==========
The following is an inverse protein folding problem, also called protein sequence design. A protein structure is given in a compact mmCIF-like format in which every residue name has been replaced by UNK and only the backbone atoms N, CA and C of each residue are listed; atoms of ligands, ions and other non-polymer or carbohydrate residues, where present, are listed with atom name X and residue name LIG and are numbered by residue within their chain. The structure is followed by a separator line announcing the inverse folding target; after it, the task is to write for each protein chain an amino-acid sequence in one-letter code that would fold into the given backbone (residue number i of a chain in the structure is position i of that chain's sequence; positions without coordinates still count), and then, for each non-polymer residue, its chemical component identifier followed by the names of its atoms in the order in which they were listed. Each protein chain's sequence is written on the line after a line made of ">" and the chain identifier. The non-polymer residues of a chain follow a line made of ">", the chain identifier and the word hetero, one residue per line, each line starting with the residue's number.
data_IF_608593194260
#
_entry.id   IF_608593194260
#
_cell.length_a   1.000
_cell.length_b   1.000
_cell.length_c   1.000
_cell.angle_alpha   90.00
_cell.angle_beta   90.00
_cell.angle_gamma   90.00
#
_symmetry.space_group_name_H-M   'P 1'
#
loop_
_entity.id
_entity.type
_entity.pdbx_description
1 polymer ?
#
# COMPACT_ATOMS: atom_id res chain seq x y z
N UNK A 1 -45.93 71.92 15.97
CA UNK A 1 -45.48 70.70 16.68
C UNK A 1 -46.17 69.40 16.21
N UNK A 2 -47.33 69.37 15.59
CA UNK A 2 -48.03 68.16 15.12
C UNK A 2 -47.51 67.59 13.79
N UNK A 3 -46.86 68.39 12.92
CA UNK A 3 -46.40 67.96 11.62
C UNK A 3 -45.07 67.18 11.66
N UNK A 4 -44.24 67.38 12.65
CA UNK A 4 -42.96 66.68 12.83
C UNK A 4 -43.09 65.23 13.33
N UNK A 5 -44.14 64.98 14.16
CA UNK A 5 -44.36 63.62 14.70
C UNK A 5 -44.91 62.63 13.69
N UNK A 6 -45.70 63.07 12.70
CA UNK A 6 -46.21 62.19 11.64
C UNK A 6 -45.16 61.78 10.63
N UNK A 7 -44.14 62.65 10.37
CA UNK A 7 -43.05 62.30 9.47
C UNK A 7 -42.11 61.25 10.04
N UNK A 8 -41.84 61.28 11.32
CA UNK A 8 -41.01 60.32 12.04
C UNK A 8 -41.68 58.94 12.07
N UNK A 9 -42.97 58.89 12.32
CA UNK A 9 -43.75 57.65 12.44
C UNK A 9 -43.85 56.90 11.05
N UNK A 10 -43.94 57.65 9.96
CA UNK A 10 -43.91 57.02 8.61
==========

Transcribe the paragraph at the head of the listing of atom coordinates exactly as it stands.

The following is an inverse protein folding problem, also called protein sequence design. A protein structure is given in a compact mmCIF-like format in which every residue name has been replaced by UNK and only the backbone atoms N, CA and C of each residue are listed; atoms of ligands, ions and other non-polymer or carbohydrate residues, where present, are listed with atom name X and residue name LIG and are numbered by residue within their chain. The structure is followed by a separator line announcing the inverse folding target; after it, the task is to write for each protein chain an amino-acid sequence in one-letter code that would fold into the given backbone (residue number i of a chain in the structure is position i of that chain's sequence; positions without coordinates still count), and then, for each non-polymer residue, its chemical component identifier followed by the names of its atoms in the order in which they were listed. Each protein chain's sequence is written on the line after a line made of ">" and the chain identifier. The non-polymer residues of a chain follow a line made of ">", the chain identifier and the word hetero, one residue per line, each line starting with the residue's number.